Whose device is it anyway?
“Giving away budget never felt so good”. Those were the words of an IT manager attending one of our roundtables recently. But why was he so happy about losing control of a chunk of his IT funding?
Well the topic of the roundtable was end user computing, and he was explaining how the annual budget negotiations around desktop equipment were becoming so miserable. For many years, his IT department had defined a range of standard desktop and laptop machines to meet the needs of different types of user, refreshing a subset of kit on an annual basis. It’s a familiar model that many will recognise, and from an IT perspective it’s not a bad way of making sure everything stays manageable.
The problem was that it had got to the point where he and his team were spending hours listening to stories from users and managers within the business justifying why they, or even their whole department, should be an exception. Some were adamant that the latest Apple MacBook, Microsoft Surface or some other clever convertible was the only thing that would solve their productivity needs.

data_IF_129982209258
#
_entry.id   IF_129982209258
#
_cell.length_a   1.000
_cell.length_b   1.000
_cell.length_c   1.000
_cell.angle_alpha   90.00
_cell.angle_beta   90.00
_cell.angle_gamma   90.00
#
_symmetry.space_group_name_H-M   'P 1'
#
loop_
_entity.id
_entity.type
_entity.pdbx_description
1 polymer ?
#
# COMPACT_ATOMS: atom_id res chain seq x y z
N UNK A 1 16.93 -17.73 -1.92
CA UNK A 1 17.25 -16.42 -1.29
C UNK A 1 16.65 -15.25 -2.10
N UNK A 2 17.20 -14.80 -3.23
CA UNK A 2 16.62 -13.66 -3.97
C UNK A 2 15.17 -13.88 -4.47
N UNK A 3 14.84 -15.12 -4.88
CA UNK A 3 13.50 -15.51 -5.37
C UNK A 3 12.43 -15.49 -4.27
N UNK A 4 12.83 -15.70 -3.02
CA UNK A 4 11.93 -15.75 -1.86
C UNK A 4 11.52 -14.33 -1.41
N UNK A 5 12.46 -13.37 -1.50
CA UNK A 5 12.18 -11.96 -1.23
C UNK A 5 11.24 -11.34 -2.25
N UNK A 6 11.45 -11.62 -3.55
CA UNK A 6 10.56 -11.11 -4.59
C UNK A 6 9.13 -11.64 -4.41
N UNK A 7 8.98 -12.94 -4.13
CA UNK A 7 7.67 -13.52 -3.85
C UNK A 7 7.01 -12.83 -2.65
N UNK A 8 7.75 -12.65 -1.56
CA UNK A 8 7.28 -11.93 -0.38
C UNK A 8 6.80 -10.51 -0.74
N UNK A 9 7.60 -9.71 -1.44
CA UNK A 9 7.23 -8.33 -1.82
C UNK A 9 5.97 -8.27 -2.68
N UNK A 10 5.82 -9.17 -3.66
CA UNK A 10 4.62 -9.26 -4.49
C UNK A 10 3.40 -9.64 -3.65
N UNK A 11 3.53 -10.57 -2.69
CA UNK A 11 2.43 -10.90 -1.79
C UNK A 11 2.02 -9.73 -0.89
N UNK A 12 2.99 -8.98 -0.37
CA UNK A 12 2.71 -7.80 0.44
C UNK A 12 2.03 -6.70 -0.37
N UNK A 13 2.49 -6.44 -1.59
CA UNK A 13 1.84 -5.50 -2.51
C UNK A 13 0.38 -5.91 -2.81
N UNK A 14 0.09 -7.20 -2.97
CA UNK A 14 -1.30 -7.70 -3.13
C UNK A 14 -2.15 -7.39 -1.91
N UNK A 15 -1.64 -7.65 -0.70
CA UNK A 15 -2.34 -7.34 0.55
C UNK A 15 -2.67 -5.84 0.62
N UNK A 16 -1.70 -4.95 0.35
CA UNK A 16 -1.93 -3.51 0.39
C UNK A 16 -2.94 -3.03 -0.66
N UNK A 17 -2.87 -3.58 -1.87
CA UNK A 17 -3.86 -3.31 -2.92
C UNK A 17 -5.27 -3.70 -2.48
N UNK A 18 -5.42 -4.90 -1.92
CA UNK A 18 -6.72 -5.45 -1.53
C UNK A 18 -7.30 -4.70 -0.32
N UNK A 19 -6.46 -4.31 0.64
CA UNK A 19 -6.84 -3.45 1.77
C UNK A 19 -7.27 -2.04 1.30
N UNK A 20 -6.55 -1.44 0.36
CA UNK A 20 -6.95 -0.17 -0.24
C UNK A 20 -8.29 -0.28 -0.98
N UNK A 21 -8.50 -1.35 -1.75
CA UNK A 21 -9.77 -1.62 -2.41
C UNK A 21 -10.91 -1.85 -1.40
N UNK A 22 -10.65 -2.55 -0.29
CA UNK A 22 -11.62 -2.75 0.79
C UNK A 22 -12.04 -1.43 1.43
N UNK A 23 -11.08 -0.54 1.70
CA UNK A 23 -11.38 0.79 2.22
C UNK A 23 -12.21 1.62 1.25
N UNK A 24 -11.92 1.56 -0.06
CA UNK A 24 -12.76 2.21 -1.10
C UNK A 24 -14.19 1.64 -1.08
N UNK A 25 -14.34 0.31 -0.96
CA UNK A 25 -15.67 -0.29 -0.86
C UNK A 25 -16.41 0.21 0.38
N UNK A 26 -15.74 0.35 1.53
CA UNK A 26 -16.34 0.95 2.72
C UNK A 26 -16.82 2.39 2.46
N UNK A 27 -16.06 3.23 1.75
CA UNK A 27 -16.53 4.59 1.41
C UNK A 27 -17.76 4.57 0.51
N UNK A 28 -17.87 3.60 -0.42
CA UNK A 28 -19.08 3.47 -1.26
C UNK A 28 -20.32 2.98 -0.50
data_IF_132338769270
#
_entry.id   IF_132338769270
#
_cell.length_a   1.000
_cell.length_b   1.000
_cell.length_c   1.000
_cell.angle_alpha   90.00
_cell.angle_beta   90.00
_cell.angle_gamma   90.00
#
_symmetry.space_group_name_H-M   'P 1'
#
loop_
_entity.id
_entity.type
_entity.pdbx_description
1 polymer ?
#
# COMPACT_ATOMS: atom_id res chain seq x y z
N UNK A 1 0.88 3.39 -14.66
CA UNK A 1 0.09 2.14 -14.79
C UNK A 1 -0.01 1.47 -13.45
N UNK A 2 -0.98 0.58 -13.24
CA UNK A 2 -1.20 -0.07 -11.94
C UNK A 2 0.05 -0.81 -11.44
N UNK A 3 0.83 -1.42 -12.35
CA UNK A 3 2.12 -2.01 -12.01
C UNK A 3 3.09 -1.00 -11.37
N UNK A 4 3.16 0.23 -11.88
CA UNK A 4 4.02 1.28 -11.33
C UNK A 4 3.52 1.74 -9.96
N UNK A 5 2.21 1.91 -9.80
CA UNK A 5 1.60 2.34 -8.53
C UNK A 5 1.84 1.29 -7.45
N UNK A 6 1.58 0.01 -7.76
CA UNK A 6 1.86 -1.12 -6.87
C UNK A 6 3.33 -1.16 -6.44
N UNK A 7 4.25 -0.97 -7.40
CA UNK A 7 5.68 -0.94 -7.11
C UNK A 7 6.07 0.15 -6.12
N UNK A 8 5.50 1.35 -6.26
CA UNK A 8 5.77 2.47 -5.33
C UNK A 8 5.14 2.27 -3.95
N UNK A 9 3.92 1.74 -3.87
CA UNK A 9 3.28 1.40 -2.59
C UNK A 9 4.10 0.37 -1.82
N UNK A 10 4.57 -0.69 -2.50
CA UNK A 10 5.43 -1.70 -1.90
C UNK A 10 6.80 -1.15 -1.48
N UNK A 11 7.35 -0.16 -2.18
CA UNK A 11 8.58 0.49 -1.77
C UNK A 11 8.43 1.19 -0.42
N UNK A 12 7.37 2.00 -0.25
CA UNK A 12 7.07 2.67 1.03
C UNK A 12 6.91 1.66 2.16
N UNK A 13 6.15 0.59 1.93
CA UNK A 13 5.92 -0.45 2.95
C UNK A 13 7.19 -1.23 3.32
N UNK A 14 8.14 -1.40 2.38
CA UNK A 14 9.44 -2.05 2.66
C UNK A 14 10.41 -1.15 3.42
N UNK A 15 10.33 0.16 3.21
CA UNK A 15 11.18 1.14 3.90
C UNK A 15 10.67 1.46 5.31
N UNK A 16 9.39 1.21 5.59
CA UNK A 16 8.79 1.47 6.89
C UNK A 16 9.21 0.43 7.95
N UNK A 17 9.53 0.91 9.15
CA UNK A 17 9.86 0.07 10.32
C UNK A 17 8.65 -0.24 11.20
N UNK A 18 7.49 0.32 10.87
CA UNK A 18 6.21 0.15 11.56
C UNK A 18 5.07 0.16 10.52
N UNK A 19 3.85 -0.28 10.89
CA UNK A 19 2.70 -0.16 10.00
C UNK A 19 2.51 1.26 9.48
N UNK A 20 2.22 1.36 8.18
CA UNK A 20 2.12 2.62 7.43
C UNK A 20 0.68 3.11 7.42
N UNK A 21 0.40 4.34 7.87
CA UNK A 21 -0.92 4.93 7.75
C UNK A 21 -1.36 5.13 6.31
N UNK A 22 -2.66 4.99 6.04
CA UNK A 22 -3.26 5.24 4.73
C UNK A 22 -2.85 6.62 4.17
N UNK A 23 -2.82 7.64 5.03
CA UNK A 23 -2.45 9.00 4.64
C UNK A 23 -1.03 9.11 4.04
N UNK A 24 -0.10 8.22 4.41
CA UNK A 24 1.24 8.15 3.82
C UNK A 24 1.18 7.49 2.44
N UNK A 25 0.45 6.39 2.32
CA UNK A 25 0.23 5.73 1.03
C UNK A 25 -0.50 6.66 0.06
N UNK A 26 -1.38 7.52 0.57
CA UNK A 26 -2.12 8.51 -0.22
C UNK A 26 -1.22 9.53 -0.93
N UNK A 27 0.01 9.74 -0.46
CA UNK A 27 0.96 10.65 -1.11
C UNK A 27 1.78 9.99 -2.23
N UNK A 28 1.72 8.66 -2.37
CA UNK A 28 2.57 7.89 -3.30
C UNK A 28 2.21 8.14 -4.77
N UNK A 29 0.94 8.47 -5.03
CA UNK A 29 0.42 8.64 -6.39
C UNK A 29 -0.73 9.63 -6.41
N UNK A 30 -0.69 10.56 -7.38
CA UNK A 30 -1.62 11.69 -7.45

Others said it was absolutely essential to have an iPad with all the accessories, which would meet all of their requirements – though of course they would have to hang onto their Windows laptop “just in case”.
Add to this the usual sob stories about how 18-month old laptops really had to be replaced because they didn’t support the latest Wi-Fi standard, only had 4 GB of memory, had a disk rather than an SSD installed, etc, and the whole process was getting pretty wearing. And with IT in control of the equipment budget, and users not giving up easily when told they couldn’t have what they wanted (even though it would cost twice what was in the plan), there was no escaping the wrangling.
Fortunately, the IT department had been quietly investing behind the scenes in a VDI and digital workspace management environment.
It hadn’t taken much working out that most employees were almost completely desk-based; even so-called ‘mobile’ users were actually more ‘nomadic’ in their working patterns – they were usually sitting on a company LAN in one office or another, or on their home Wi-Fi network.
This opened the door to switching many of them to server-hosted virtual desktops, and where this wouldn’t work (for genuine connectivity reasons) you could still centralise and ‘stream’ a lot of what they needed. The workspace management software then allowed most essential resources to be accessed through tablets and smartphones.